Moreover, anti-poverty programs lend credence to the claim that most people will not share their resources unless government compels them to. The evidence of daily life in America, however, shows that assumption to be false. Private efforts to alleviate poverty are enormous: Religious institutions operate soup kitchens; the Boy Scouts organize food drives; the Salvation Army raises money for the poor; Habitat for Humanity builds homes; and doctors' associations provide free health care. In 2009, Americans gave more than $300 billion to charity, a figure made all the more striking by the deep recession. More than 60 million people volunteered, donating some 8 billion hours of work — much of it in efforts aimed at helping the poor. Government charity, moreover, may crowd out private charity: Work by Massachusetts Institute of Technology economist Jonathan Gruber, for example, shows that New Deal welfare expenditures reduced charitable spending by churches.

Finally, and perhaps most important, anti-poverty programs have not obviously reduced poverty in recent decades. The following graph shows the poverty rate in the United States (i.e., the percentage of the population living at or below the poverty level) between 1962 and 2009, along with per capita federal spending on the direct anti-poverty programs discussed above (i.e., those that added up to $1.45 trillion in 2007), adjusted for both population growth and inflation.

Miron - Poverty Rate/Spending (small)

The poverty rate declined significantly between 1959 and 1964 as the overall economy grew, but this was before the launch of President Lyndon Johnson's War on Poverty (and therefore before the enactment of Medicaid and Medicare, two of the largest anti-poverty programs in existence today). Between 1966 and 2009, the poverty rate fluctuated with the business cycle but showed little downward trend, even as anti-poverty spending grew by a factor of six in real terms. In other words, our anti-poverty programs have been implemented at enormous and ever-increasing cost — and it is not clear that they have done much to reduce the rate of poverty.

The arguments for redistribution are even weaker when it comes to progressive taxation. This is because such taxation redistributes income not only from the rich to the poor, but also among the non-poor. And unlike the social, cultural, and economic divisions that keep the seriously poor locked in poverty for generations, differences in income among the non-poor tend to reflect a variety of personal decisions — such as education, effort, risk-taking, and leisure. Likewise, households in the middle and upper parts of the income distribution have reasonable opportunities to insure against job loss or adverse health events through savings, help from family, working spouses, and other means; generally, they can make it just fine without government's compelling other citizens to pay for their welfare. As a result, the reasons used to justify redistribution from the rich to the poor — i.e., altruism toward people who are needy through little fault of their own, or the need to insure against low income — do not apply when it comes to redistribution among the non-poor.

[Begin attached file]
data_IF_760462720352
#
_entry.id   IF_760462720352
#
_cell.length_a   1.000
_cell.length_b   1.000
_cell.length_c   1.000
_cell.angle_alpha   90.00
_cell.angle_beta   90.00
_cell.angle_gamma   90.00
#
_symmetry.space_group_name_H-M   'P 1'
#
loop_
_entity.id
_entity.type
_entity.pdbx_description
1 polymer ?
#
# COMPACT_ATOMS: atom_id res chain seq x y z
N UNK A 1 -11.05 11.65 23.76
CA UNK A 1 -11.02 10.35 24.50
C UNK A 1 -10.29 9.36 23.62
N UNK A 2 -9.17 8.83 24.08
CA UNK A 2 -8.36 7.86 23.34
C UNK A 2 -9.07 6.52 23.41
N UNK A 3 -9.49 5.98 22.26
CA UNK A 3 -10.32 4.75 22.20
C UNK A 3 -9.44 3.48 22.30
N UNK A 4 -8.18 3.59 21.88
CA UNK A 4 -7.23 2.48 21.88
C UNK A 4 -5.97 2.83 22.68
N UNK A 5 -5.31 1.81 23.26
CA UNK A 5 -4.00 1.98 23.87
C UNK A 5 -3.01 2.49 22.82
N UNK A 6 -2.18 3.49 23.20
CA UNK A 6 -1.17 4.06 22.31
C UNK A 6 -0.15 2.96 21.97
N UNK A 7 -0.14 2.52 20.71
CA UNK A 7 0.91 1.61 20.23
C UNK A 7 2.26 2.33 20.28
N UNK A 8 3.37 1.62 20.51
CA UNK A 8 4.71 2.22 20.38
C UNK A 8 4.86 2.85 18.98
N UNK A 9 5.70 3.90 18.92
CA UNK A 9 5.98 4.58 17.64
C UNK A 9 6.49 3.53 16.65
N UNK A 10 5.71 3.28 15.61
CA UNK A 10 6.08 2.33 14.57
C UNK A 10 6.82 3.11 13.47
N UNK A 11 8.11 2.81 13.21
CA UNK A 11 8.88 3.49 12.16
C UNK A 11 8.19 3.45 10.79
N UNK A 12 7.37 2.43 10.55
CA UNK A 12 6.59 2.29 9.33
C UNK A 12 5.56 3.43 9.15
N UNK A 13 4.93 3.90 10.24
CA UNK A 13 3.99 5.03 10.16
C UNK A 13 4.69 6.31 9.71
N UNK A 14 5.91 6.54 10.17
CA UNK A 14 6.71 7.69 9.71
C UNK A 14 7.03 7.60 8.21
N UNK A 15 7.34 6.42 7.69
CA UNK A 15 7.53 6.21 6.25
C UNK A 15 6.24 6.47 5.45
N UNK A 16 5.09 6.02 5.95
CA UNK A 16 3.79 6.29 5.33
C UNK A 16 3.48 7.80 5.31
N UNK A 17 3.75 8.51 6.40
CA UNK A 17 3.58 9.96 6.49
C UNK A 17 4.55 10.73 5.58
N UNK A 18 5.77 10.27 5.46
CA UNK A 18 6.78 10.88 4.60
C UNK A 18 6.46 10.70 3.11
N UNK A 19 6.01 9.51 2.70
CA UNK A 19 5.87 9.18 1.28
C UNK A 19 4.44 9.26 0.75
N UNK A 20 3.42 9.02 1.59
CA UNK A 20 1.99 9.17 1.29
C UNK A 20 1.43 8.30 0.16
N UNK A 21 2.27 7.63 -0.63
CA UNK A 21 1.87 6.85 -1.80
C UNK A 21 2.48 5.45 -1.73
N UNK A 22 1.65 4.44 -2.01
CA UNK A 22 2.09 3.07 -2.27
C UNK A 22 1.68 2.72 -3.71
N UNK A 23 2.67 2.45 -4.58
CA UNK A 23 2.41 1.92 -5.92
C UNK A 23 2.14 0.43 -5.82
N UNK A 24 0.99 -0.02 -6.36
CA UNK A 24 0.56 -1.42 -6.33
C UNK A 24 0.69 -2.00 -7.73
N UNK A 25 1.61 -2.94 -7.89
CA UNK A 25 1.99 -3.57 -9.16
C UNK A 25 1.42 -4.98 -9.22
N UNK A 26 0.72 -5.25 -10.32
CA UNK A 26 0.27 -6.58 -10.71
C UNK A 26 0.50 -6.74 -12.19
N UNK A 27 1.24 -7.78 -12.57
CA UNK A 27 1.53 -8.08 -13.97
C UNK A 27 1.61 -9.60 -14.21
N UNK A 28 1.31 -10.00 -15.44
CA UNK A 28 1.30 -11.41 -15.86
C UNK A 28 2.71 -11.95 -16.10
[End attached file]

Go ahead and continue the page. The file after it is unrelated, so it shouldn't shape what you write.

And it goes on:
Redistribution across the income spectrum — instead of simply from rich to poor — also exacts much higher costs. Beyond the fact that providing benefits to middle-class Americans is not a sensible goal of anti-poverty policy, the greater amount of redistribution that it involves requires vastly increased taxation. Progressive tax schemes, moreover, bring about significant economic distortions and inefficiencies because they impose the highest rates on upper-income households, and these households have the most flexibility to shift their energies away from work that generates income (and thus tax revenue), or to channel their savings to tax-preferred investments. They are also, incidentally, the households most likely to generate employment, hiring others to work as nannies, housekeepers, gardeners, and the like. By taking away such a vast amount of their income in order to give more money to the non-poor, such redistributive tax schemes arguably prevent hiring that would allow many of the legitimately poor to improve their condition through paid work.

The redistribution among the non-poor that progressive taxation aims to achieve thus lacks any convincing justification. But it does have substantial costs. Unfortunately, no perfect dividing line exists between redistribution to alleviate genuine poverty and this broader type of redistribution. But policymakers can nevertheless strive to enforce a distinction in general, and to limit attempts at redistribution to those efforts that explicitly help the poor (perhaps by, say, means-testing entitlement programs).